U.N. boss expresses “full support” for junta in Kyiv

Kurt Nimmo
April 14, 2014

Ukrainian coup leader Aleksandr Turchynov has proposed conducting a joint military operation with the United Nations to quell anti-junta sentiment in the eastern part of the country. Turchinov made the suggestion during a phone call to United Nations boss Ban Ki-moon.

Turchynov said on his web page that the coup welcomes the “holding of joint counterterrorist operation in the East. Then, experts and observers will be able to witness the legality of our actions themselves.” He said the junta has taken steps “that were necessary to stabilize the situation in Ukraine in general and in the southeastern Ukraine particularly,” particularly in the Donetsk and Luhansk regions where a revolt against the coup is in full swing.

“I would like to express my full support to you personally and to the people of Ukraine,” the UN Secretary-General responded, according to Turchynov. “You can completely count on the UN as a partner. I will do everything I can for the situation to be resolved peacefully as soon as possible.”

UN Assistant Secretary-General for Political Affairs, Oscar Fernandez-Taranco, told the Security Council on Sunday “the situation in Ukraine has seriously deteriorated… and as of now, [the country] teeters on the brink.”

“The blood of Ukrainian heroes has been shed in a war which the Russian Federation is waging against Ukraine,” Turchynov said in an address on Sunday. “The aggressor has not stopped and is continuing to sow disorder in the east of the country.”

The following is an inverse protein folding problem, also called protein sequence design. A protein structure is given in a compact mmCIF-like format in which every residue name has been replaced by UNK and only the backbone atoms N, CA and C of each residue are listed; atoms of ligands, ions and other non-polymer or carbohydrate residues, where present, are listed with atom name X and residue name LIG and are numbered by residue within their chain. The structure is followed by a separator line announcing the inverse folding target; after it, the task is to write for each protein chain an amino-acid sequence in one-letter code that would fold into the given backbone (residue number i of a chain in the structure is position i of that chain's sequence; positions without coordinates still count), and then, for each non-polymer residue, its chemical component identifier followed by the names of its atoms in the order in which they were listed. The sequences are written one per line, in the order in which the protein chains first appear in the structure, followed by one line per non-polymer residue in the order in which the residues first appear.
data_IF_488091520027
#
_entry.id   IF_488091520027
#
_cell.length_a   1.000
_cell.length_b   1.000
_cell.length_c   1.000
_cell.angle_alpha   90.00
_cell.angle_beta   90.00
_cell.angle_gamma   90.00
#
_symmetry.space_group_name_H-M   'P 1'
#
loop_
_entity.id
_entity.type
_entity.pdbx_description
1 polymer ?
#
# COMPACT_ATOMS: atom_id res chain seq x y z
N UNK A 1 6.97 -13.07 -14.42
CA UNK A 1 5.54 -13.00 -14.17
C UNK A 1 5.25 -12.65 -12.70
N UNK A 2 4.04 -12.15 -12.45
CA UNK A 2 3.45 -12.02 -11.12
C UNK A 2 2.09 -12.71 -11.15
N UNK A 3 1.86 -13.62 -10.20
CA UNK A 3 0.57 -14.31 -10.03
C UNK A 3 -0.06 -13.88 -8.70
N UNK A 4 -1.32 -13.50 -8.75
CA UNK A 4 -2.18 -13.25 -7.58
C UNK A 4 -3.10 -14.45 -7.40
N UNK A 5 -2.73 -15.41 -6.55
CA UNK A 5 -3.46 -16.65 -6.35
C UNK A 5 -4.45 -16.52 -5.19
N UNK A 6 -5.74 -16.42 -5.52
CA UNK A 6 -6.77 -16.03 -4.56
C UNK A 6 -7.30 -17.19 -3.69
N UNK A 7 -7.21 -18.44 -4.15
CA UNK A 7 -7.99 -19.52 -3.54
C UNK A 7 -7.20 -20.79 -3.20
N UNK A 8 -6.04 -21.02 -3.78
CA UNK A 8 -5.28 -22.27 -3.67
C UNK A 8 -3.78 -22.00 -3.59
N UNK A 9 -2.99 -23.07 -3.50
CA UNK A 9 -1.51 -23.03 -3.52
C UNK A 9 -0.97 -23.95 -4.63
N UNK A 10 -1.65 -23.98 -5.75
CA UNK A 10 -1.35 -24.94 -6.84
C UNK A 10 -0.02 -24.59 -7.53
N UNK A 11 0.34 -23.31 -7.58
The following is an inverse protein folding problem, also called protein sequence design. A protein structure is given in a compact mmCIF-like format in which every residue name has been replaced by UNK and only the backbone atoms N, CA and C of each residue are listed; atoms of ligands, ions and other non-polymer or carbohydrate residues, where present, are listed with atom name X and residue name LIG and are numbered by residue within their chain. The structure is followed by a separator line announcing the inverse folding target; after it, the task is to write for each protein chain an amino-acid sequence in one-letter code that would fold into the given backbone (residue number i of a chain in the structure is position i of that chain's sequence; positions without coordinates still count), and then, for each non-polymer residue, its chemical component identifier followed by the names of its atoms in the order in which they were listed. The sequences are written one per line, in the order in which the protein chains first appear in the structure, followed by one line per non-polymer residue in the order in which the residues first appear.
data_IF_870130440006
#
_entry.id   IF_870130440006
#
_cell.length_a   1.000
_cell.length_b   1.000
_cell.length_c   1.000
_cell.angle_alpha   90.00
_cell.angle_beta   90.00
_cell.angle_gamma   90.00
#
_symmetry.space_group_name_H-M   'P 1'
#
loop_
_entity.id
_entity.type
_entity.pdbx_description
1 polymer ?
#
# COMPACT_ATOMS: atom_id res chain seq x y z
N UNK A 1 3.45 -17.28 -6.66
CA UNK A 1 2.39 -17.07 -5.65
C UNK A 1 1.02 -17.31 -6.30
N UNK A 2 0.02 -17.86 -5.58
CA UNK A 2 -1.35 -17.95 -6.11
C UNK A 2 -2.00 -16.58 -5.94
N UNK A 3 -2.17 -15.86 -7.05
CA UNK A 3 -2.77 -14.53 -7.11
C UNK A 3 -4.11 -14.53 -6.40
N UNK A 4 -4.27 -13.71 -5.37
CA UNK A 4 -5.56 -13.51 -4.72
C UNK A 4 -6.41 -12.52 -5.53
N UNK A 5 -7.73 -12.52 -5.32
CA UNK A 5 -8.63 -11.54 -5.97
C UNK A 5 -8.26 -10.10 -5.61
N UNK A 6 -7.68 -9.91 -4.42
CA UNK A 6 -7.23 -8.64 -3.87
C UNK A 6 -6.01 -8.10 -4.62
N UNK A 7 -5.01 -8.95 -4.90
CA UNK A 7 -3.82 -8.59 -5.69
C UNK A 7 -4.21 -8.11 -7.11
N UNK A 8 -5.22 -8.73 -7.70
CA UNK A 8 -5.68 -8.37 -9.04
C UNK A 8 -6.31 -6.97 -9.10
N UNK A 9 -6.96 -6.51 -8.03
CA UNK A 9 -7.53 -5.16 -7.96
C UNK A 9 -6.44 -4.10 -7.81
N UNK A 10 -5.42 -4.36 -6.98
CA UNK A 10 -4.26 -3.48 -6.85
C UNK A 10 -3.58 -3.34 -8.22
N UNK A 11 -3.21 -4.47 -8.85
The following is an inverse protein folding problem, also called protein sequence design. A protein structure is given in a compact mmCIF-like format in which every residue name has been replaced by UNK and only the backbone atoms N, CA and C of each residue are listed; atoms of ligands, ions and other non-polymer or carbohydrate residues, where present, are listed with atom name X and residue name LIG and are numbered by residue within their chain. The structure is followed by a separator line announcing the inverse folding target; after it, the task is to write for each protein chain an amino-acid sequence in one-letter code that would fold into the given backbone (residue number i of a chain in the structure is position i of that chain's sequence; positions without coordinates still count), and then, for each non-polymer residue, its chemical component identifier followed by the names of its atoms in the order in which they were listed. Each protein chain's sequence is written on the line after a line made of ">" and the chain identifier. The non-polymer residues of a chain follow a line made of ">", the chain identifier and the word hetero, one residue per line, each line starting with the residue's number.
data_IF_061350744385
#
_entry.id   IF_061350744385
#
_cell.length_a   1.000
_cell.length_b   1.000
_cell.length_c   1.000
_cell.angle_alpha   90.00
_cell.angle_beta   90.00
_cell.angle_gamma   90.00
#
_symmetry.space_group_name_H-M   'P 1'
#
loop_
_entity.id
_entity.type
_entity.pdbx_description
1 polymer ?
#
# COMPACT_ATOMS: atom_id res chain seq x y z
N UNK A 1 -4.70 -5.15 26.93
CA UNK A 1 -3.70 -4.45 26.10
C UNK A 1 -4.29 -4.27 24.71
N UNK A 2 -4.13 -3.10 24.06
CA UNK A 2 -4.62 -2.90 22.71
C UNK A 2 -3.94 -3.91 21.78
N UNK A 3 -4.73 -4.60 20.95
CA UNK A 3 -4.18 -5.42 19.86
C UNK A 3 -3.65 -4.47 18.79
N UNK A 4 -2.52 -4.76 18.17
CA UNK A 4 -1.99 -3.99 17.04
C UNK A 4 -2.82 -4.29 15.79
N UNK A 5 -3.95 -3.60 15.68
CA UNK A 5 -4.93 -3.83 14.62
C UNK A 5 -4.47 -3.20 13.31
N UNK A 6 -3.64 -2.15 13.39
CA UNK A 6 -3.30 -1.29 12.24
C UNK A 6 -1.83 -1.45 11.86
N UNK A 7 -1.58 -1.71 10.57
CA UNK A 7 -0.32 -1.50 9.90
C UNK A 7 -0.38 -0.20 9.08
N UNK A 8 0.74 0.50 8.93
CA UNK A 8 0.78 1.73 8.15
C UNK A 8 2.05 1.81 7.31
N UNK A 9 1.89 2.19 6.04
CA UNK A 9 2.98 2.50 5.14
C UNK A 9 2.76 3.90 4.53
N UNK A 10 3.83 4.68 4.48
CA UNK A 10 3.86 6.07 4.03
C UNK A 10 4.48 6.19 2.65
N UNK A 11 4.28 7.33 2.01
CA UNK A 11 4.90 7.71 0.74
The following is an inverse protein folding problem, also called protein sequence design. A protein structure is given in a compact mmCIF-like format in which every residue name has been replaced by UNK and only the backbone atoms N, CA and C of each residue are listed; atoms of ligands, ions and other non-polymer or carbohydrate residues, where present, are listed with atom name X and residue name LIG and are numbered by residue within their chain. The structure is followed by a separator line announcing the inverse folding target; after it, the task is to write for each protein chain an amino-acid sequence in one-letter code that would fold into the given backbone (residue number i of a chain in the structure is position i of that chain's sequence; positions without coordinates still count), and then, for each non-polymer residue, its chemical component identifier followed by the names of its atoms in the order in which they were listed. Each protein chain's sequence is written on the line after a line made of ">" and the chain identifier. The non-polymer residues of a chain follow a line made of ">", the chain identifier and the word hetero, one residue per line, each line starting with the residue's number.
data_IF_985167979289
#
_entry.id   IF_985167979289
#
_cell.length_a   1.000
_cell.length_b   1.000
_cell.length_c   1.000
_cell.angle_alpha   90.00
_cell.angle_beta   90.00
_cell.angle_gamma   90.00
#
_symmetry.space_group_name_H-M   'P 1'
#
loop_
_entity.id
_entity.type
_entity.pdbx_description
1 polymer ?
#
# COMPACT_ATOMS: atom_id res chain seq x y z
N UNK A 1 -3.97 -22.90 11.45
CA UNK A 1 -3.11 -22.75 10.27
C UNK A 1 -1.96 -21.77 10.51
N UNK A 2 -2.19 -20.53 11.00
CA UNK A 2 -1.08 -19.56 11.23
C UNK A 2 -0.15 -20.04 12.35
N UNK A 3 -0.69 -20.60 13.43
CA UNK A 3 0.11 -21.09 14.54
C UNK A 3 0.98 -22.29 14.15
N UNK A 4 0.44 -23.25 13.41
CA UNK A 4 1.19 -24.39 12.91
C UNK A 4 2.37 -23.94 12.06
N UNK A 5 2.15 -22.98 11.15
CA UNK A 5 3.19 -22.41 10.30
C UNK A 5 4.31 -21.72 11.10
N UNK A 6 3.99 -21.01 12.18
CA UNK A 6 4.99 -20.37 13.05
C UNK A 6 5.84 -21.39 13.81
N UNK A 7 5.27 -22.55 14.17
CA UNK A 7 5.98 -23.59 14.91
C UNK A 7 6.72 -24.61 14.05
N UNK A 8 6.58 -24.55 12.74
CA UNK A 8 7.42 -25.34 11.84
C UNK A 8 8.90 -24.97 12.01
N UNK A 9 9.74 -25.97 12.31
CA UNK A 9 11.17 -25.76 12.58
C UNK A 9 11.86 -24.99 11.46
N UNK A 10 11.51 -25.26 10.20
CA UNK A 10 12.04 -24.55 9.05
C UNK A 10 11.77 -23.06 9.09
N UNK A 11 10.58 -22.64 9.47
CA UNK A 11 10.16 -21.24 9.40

The junta announced on Sunday it has dispatched security forces in the eastern city of Slaviansk to deal with separatists and “terrorists.” On Monday, however, there was no sign of a large deployment in the Sloviansk district within the Donetsk Oblast.

For Fernandez-Taranco and the United Nations, the crisis in Ukraine consists of uprisings against the U.S. State department installed junta in Kyiv. The coup government is ruled in part by Svoboda, an ultra-nationalist political party engaged in violence against pro-Russian Ukrainians. Svoboda has four cabinet seats, including a deputy prime minister and defense minister.

The United Nations is concerned about the presence of “well-armed and well-organized” groups in the eastern part of the country. It has dispatched personnel to monitor the situation.

In February, a recording between the US-Assistant Secretary of State for European and Eurasian Affairs, Victoria Nuland, and Geoffrey R. Pyatt, the US Ambassador to Ukraine, surfaced. In the recording, Nuland ordered the Under-Secretary-General and head of the Department of Political Affairs at the United Nations, Jeffrey Feltman, to have U.N. boss Ban Ki-moon get Dutch diplomat Robert Serry, who was posted previously in Kyiv, to “glue this thing.”

Sperry’s role, according to Farhan Haq, Acting Deputy Spokesperson for the Secretary-General, was “to travel to Kiev on his behalf to convey the United Nations’ solidarity with Ukraine and to encourage dialogue.”

The United Nations General Assembly later denounced a referendum merging Crimea with the Russian Federation and passed a resolution affirming “commitment to the sovereignty, political independence, unity and territorial integrity of Ukraine within its internationally recognized borders.”

The United States blames Russia for discontent with the coup regime. “The human stakes of what is happening in Ukraine are extremely high. The lives of innocent civilians are at risk yet we are being bombarded by Russian disinformation and propaganda, while the Ukrainians are being confronted by incitement and violence,” said Samantha Power, the U.S. ambassador to the United Nations.

Power said the “instability was written and choreographed in and by Russia.”

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